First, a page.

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Battrick Early History



This web page shows only a small excerpt of our Battrick research. Another 289 words (21 lines of text) covering the years 1160, 1201, 1211, 1626, 1707, 1679 and 1689 are included under the topic Early Battrick History in all our PDF Extended History products and printed products wherever possible.

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Battrick Early Notables (pre 1700)


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Battrick Early Notables (pre 1700)



Another 25 words (2 lines of text) are included under the topic Early Battrick Notables in all our PDF Extended History products and printed products wherever possible.

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Battrick In Ireland


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Battrick In Ireland



Some of the Battrick family moved to Ireland, but this topic is not covered in this excerpt. Another 82 words (6 lines of text) about their life in Ireland is included in all our PDF Extended History products and printed products wherever possible.

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The Great Migration


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The Great Migration



Some of the first settlers of this family name were:

Battrick Settlers in Australia in the 19th Century

  • Henry Battrick, aged 54, a labourer, who arrived in South Australia in 1851 aboard the ship "Ascendant" [2]CITATION[CLOSE]
    State Records of South Australia. (Retrieved 2010, November 5) The ASCENDANT 1851. Retrieved http://www.slsa.sa.gov.au/BSA/1851Ascendant.htm

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Contemporary Notables of the name Battrick (post 1700)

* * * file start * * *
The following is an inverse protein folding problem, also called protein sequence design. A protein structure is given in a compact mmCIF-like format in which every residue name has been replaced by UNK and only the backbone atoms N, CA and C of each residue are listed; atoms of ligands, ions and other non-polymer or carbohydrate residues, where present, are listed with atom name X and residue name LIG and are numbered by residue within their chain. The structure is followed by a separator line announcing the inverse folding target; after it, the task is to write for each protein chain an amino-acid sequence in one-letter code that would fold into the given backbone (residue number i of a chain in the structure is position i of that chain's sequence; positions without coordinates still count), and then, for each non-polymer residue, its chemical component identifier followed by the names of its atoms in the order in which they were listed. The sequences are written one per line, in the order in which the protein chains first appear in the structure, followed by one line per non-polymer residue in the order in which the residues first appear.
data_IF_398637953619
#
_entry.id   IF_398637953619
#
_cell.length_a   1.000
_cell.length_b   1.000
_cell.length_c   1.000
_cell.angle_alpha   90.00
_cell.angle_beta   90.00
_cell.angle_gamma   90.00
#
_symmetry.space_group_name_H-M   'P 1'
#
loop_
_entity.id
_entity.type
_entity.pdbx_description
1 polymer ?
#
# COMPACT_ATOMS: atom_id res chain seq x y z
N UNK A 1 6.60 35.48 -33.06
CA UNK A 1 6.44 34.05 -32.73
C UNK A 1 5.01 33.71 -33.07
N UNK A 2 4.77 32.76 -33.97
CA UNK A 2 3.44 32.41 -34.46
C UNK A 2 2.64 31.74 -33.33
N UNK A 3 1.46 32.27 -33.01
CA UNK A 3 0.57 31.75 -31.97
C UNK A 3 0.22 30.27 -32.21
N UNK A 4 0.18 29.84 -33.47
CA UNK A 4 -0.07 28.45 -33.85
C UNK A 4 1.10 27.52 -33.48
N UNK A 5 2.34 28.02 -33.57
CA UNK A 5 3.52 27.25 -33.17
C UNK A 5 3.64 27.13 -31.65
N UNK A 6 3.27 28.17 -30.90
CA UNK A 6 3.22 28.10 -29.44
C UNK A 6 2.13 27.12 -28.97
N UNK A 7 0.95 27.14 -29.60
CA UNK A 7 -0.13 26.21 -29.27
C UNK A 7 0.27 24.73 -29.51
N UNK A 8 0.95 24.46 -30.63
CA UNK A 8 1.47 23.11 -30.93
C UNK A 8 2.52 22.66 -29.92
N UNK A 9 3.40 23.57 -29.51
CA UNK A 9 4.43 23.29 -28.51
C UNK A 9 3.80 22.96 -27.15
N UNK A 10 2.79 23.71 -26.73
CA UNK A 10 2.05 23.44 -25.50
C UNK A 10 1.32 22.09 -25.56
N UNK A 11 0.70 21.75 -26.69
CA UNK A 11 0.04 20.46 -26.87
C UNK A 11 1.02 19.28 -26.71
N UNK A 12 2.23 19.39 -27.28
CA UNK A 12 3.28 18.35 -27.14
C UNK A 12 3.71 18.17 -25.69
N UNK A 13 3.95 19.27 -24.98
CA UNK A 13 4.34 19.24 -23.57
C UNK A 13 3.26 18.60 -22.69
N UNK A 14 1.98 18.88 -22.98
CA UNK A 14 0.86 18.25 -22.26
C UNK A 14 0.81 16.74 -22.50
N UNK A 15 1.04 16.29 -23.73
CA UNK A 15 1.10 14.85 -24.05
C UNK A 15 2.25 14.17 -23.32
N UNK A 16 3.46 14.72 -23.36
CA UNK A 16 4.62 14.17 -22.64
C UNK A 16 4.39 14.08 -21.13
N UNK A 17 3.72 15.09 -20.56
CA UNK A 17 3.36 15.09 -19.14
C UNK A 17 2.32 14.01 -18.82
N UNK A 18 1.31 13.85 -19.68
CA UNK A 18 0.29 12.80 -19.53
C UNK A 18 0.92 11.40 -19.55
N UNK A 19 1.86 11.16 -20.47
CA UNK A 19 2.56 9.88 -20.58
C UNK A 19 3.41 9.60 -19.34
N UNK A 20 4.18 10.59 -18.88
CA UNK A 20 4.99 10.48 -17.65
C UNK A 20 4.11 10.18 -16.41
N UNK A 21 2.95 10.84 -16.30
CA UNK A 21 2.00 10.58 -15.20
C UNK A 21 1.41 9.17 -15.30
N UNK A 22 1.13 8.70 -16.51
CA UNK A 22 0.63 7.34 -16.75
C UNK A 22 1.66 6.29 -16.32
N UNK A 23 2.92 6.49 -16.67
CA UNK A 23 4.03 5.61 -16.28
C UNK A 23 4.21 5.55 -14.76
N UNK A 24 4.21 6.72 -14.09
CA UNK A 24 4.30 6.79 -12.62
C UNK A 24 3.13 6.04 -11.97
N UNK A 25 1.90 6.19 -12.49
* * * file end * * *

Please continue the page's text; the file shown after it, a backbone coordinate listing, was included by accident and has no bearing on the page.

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Contemporary Notables of the name Battrick (post 1700)



  • Gerald Battrick (1947-1999), Welsh tennis player, ranked No. 3 in Britain, winning at least 6 titles, active in the 1960s through the 1970s

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Battrick Historic Events


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Battrick Historic Events




HMS Prince of Wales

  • Mr. R Battrick, British Stoker, who sailed in to battle on the HMS Prince of Wales and survived the sinking [3]CITATION[CLOSE]
    HMS Prince of Wales Crew members. (Retrieved 2014, April 9) . Retrieved from http://www.forcez-survivors.org.uk/biographies/listprincecrew.html

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Motto


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Motto



The motto was originally a war cry or slogan. Mottoes first began to be shown with arms in the 14th and 15th centuries, but were not in general use until the 17th century. Thus the oldest coats of arms generally do not include a motto. Mottoes seldom form part of the grant of arms: Under most heraldic authorities, a motto is an optional component of the coat of arms, and can be added to or changed at will; many families have chosen not to display a motto.